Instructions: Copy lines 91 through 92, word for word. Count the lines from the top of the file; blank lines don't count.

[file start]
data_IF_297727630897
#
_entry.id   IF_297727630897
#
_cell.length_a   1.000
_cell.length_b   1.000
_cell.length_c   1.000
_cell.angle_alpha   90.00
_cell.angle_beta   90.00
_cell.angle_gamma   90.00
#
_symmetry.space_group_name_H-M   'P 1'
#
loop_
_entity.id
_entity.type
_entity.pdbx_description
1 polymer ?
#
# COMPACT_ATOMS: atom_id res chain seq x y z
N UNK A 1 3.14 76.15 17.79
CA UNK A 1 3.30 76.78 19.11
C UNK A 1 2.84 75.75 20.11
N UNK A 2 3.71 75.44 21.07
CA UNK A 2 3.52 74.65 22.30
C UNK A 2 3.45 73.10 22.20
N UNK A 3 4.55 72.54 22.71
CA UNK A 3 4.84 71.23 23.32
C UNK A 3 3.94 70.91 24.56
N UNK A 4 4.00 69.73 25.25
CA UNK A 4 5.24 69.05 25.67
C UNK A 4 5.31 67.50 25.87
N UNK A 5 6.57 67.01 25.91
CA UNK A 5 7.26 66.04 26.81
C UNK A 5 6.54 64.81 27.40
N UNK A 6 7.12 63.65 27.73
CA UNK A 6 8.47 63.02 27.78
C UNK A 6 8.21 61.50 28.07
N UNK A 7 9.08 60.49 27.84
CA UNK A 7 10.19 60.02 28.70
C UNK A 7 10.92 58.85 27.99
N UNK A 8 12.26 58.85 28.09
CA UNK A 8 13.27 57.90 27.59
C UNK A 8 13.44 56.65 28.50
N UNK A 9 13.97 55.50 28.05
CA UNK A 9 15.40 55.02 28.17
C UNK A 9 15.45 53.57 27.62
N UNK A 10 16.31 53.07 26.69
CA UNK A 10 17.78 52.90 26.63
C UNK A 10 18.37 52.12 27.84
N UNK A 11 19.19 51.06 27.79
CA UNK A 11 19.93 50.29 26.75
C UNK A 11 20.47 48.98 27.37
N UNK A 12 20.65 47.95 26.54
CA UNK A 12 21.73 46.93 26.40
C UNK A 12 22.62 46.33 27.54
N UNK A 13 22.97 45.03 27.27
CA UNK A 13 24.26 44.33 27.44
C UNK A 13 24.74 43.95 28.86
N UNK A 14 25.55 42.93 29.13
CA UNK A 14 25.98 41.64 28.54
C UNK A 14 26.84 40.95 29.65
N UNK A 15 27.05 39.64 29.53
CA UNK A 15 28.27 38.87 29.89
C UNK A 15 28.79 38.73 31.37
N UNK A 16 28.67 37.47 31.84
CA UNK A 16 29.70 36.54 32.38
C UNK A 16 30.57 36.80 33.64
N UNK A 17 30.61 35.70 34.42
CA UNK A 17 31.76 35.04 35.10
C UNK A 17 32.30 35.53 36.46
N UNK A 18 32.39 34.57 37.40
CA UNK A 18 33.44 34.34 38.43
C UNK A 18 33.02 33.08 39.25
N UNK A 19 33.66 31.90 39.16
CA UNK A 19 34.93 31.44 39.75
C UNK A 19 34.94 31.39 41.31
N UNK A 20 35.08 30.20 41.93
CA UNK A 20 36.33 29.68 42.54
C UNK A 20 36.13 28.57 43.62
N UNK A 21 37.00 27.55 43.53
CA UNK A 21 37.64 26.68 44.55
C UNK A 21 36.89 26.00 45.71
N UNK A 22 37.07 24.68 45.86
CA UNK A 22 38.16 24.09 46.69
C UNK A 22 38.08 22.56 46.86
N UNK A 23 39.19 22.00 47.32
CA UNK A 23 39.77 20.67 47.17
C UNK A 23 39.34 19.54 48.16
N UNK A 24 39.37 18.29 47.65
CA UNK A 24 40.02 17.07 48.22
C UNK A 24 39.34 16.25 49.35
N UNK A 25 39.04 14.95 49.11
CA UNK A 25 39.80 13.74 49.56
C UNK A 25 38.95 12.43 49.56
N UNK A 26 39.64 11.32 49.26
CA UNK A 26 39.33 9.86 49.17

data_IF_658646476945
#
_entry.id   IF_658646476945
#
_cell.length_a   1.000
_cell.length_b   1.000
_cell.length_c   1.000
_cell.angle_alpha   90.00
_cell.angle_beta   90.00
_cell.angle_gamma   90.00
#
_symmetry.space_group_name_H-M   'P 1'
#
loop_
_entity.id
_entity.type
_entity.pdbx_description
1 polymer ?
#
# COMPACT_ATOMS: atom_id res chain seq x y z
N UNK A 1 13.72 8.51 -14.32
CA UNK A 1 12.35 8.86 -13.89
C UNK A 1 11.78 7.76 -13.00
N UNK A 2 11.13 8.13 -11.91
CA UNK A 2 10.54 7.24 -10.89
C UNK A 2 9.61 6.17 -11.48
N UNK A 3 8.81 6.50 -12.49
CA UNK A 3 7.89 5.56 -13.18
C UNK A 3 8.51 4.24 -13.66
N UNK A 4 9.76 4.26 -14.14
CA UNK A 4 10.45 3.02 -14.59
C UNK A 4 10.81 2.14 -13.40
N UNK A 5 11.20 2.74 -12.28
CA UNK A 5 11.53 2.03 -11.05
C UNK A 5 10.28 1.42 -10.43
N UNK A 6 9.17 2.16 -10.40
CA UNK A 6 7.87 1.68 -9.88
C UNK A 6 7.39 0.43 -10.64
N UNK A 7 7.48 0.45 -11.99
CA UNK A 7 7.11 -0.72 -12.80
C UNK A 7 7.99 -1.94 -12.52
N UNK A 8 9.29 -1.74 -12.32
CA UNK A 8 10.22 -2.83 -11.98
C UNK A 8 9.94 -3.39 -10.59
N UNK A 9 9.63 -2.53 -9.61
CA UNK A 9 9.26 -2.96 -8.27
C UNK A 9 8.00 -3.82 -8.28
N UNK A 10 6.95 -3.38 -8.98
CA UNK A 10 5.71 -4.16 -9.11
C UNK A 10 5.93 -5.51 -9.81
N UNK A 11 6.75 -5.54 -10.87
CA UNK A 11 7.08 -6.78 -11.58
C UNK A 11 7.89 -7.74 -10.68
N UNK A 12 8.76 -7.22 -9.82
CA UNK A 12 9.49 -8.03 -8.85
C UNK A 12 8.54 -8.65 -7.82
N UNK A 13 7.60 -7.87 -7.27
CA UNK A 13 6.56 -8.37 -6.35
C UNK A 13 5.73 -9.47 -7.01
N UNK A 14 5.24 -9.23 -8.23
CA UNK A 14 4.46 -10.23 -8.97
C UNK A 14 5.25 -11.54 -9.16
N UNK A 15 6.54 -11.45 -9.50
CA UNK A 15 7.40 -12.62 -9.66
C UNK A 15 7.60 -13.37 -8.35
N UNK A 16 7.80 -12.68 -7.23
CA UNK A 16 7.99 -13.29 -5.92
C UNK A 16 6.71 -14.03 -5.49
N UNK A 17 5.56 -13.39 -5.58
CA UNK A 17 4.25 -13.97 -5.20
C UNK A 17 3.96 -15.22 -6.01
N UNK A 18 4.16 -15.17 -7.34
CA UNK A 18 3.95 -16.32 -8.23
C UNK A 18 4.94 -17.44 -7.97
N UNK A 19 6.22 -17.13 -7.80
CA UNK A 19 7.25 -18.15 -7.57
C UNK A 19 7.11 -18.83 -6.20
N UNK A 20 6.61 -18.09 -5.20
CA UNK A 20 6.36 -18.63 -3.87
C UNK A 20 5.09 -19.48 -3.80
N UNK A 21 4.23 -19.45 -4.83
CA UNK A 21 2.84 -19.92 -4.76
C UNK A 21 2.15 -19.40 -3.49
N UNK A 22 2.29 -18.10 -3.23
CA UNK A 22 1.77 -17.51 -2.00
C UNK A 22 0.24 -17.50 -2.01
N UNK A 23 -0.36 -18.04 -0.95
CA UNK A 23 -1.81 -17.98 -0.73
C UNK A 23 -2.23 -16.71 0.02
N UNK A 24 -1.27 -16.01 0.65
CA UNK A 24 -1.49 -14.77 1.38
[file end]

CA UNK A 24 40.02 17.07 48.22
C UNK A 24 39.34 16.25 49.35